Every day in French language classrooms around the world teachers are trying to find new and more effective ways for their students to learn. Playing games on computers and tablets, using smart boards to direct group activities, moving around with pens and colored paper or even bringing in real life props makes language learning fun and can help students focus on communication. If you choose the right activity, it can boost engagement, encourage motivation and foster creativity in learners. Games also distract students from affective filters and anxiety that can get in the way of fluency.
For French teachers everywhere games can also be a headache. Letting the class loose on an activity and then hearing the students all switch from French to English has happened in many a lesson. What if they pronounce everything wrong and you can’t be there to model the correct version? What if they don’t know the word and can’t find it in their dictionary? How about the student that just sits there and refuses to play while the rest of the class enjoys the lesson?
But even if you’ve tried a few games, you haven’t necessarily tried them all. It also turns out some may be easier to play and more conducive to learning than others. This article will take you through the benefits of using games in a French lesson and provide a few sample activities to get you started.
Why introduce classroom games?
If the idea sounds daunting, just imagine doubling or even tripling student engagement in one go! Keeping students engaged is one of the most important goals of a teacher. When considering what to prioritise in a lesson, a French teacher may select vocabulary, grammar rules or dialogue but all of these elements are concerned with direct instruction and learning.
Nonetheless, the French that students actually use when they are speaking is a result of what they have acquired not learned. What’s the difference? Acquisition happens when students are repeatedly exposed to French input at a level that allows them to both notice and trap the input in short-term memory. It then moves over to long-term memory and becomes more robust as they use it and are exposed to a certain word, phrase or concept in diverse situations.
Once receptive knowledge has been acquired, students have to actually use their French to communicate. That’s why playing games is such a great way of getting students to speak French. When you are playing you’re engaged because you’re focused on the end result. Time is often of the essence depending on the activity and this means there’s no opportunity to mull over vocabulary choice or try to recall a grammar rule. Language use happens automatically, much like it should in real life.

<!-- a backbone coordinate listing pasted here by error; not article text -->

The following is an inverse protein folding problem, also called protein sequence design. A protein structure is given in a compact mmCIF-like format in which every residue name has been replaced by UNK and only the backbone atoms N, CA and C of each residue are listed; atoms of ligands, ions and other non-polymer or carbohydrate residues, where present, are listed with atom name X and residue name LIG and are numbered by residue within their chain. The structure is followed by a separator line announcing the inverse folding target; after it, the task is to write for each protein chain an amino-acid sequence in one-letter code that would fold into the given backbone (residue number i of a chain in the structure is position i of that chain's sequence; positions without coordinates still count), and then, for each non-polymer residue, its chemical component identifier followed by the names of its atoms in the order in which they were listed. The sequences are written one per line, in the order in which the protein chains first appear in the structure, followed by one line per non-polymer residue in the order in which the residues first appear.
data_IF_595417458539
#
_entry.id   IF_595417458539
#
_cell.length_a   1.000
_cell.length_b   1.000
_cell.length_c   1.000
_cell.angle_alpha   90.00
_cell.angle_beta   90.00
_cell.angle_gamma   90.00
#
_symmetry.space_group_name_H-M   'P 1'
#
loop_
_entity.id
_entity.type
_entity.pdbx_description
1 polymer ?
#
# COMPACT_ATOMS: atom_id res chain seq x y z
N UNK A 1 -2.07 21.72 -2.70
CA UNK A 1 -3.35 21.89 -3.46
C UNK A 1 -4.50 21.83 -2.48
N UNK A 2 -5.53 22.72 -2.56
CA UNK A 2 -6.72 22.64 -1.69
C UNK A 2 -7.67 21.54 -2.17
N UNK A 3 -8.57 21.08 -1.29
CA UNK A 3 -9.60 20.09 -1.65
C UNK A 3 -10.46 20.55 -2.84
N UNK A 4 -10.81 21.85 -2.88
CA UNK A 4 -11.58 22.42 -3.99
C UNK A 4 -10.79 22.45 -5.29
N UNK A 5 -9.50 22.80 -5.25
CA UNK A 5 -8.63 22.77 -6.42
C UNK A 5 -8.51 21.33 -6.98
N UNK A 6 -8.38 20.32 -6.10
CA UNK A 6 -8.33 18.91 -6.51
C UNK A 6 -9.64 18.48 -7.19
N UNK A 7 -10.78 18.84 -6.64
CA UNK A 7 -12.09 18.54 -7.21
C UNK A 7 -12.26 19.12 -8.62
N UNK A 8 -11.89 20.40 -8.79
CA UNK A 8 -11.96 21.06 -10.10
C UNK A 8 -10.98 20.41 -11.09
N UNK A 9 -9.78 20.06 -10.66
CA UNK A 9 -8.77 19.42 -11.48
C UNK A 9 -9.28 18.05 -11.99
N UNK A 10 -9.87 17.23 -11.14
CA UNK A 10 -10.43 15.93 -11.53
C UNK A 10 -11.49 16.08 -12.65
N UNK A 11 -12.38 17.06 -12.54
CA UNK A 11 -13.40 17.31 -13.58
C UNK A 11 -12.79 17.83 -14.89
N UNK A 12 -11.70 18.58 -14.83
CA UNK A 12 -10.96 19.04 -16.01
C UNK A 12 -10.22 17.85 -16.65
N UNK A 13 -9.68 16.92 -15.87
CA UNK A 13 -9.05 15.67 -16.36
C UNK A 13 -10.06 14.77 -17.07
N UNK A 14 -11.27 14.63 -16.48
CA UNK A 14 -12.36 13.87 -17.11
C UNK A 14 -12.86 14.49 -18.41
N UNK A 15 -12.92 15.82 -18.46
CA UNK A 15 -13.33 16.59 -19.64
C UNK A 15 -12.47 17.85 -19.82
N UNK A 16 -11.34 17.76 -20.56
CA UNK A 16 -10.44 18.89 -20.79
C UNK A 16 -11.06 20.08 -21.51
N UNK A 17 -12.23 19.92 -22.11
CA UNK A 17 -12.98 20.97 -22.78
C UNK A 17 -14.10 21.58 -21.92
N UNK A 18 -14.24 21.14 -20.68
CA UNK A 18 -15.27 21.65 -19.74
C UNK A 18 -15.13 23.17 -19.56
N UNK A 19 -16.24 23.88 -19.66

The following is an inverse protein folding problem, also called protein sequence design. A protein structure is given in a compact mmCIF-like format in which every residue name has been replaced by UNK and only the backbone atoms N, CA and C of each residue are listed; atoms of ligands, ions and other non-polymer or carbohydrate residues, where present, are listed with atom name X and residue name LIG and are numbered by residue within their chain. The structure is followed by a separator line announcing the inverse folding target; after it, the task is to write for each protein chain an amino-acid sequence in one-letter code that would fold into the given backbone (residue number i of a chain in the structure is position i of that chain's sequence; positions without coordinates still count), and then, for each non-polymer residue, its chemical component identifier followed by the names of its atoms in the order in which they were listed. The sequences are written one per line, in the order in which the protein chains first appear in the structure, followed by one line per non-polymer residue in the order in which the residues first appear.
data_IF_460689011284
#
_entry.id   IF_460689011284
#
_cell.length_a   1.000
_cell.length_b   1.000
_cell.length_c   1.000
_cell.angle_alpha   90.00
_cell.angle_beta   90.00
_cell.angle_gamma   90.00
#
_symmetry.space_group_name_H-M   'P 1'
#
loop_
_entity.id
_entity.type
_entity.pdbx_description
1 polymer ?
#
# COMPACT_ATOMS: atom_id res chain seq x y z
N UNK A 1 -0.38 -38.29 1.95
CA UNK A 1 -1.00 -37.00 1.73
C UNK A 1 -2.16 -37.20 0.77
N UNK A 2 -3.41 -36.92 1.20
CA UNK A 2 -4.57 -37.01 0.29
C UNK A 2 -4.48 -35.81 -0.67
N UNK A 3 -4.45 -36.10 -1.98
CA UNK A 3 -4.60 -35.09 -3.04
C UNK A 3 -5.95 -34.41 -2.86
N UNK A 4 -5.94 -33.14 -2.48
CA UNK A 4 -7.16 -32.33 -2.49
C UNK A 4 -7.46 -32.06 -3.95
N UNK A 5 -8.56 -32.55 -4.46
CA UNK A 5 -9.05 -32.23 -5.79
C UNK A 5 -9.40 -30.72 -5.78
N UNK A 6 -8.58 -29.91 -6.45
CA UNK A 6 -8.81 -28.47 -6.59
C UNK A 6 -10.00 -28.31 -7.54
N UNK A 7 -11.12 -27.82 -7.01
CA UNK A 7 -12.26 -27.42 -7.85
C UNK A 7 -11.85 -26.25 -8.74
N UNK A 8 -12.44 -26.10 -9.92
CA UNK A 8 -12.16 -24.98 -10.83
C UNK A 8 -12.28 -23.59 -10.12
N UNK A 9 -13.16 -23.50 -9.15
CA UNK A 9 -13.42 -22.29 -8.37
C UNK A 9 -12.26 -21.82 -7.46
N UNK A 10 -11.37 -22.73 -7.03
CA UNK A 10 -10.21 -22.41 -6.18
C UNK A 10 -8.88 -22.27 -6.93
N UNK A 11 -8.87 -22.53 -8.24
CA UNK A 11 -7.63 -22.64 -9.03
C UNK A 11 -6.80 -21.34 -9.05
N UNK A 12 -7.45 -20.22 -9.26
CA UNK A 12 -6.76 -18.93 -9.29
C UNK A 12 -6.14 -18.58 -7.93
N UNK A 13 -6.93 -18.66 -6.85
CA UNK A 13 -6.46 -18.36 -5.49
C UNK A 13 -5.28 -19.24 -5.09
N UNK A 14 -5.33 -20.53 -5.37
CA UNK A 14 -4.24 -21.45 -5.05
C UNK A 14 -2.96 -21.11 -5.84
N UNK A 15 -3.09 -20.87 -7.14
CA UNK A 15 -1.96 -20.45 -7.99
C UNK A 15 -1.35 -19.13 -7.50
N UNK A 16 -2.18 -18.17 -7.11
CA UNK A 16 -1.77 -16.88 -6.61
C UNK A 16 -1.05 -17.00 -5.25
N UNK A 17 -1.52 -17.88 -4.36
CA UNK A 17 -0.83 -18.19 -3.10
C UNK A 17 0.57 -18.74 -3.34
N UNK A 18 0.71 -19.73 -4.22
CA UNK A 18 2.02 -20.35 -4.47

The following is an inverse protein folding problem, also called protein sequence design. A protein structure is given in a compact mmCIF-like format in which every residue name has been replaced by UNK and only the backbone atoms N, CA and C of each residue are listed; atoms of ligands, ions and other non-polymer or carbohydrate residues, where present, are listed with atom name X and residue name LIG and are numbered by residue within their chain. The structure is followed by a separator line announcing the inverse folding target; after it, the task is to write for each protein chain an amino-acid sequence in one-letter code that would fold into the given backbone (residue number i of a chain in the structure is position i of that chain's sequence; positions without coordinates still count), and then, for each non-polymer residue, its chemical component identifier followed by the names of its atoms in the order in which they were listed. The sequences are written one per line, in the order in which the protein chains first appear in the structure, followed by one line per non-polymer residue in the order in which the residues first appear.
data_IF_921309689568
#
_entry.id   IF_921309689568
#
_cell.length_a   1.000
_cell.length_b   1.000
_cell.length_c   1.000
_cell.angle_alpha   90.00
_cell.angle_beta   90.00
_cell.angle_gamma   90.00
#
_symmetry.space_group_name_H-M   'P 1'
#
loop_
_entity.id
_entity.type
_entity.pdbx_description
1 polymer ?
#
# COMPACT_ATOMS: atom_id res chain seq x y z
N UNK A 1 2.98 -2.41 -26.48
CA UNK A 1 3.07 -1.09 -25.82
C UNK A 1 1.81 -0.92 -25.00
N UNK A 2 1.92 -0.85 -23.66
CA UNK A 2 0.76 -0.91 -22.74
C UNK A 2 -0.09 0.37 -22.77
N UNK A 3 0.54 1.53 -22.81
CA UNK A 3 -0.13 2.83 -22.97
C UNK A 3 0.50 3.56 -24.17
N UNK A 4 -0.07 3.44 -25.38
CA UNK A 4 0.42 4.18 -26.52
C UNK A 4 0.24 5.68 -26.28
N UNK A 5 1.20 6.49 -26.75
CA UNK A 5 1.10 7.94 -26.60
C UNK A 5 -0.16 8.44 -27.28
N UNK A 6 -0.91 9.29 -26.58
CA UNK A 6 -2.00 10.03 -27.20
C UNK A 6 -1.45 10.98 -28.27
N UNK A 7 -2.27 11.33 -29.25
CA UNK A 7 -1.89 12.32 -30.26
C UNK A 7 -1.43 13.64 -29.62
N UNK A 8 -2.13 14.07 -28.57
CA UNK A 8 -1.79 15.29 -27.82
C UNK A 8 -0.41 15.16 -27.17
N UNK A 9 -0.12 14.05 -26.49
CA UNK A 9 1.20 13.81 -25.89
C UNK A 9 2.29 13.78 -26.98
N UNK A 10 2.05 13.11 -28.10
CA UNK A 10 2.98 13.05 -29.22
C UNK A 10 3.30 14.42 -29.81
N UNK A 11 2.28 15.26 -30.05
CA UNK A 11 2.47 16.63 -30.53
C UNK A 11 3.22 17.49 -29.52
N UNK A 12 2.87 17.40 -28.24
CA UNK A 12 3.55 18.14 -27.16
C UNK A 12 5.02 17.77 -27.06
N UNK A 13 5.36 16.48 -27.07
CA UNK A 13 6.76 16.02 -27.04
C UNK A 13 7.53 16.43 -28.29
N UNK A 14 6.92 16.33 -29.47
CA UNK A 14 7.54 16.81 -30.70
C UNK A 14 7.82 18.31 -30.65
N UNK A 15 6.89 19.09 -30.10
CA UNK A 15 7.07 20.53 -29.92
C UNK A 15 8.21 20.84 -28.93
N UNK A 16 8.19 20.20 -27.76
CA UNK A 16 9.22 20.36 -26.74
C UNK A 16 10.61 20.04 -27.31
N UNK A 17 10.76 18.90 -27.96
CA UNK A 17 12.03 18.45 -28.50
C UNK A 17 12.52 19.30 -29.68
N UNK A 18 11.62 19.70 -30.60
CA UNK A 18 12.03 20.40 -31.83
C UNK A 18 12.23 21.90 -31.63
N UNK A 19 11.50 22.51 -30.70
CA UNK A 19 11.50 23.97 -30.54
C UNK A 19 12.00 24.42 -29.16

We also put up less mental blocks when we are happy. This means French has an easier time getting in. It helps when language itself is the subject of the game– such as when students play Scrabble in French. The extra cognitive energy spent arranging letters, checking answers in the dictionary and looking at the board helps to ensure new words and the correct French spellings are logged in memory.
Finally, games can be a great way of getting your students to drive the activity. It shouldn’t just be the French textbook makers who decide which words students learn. Language is meant to be used so getting the class to generate their own vocabulary list is crucial. These should be words they need to talk about their life and day-to-day. Games often generate a number of “Teacher, how do you say this in French?” type of questions which are just the sort of thing you should be after!
Games and technology
Students have always loved trying the latest and greatest tech at school. What’s new is that recently these games have found their way into the language classroom. Gone are the days of confinement in a language lab with tape-recorders. Tablets, smart boards and computers can now be used to run French activities for every level learner.
Students love to relate what they are learning to an activity they enjoy as it helps them bridge the gap between classroom study and real-life use. This rule can apply to anything, even French. Minecraft is a perfect example of this. You may have heard your students talking about this PC game that has grown into one of Microsoft’s most popular tools, something they are now aiming to roll out in schools. It’s a strategy game in which individuals explore the world, creating anything they want as they move through different levels.
Now imagine context driven games for language learners where your character walks into a restaurant and has to order a meal in French to get a certain amount of points. French language games like this actually exist!
Fun French games for students
For French teachers, finding new things to do in the classroom can be a tricky and time-consuming task. It’s easy to fall into a rut and stick with the textbook suggested activities or tried and true methods you’ve been using for years. Plus, with so much out of school time spent lesson planning and correcting homework, there’s not always a lot leftover for inventing new games.
That’s why we’ve put together a list of some really simple activities you can start implementing in your classroom without much effort. We’ve recommended them based on their no-tech approach but there are plenty of free app driven activities you can try too including WordUp for Android and iOS, a new word search game for French vocabulary.
1. Memory game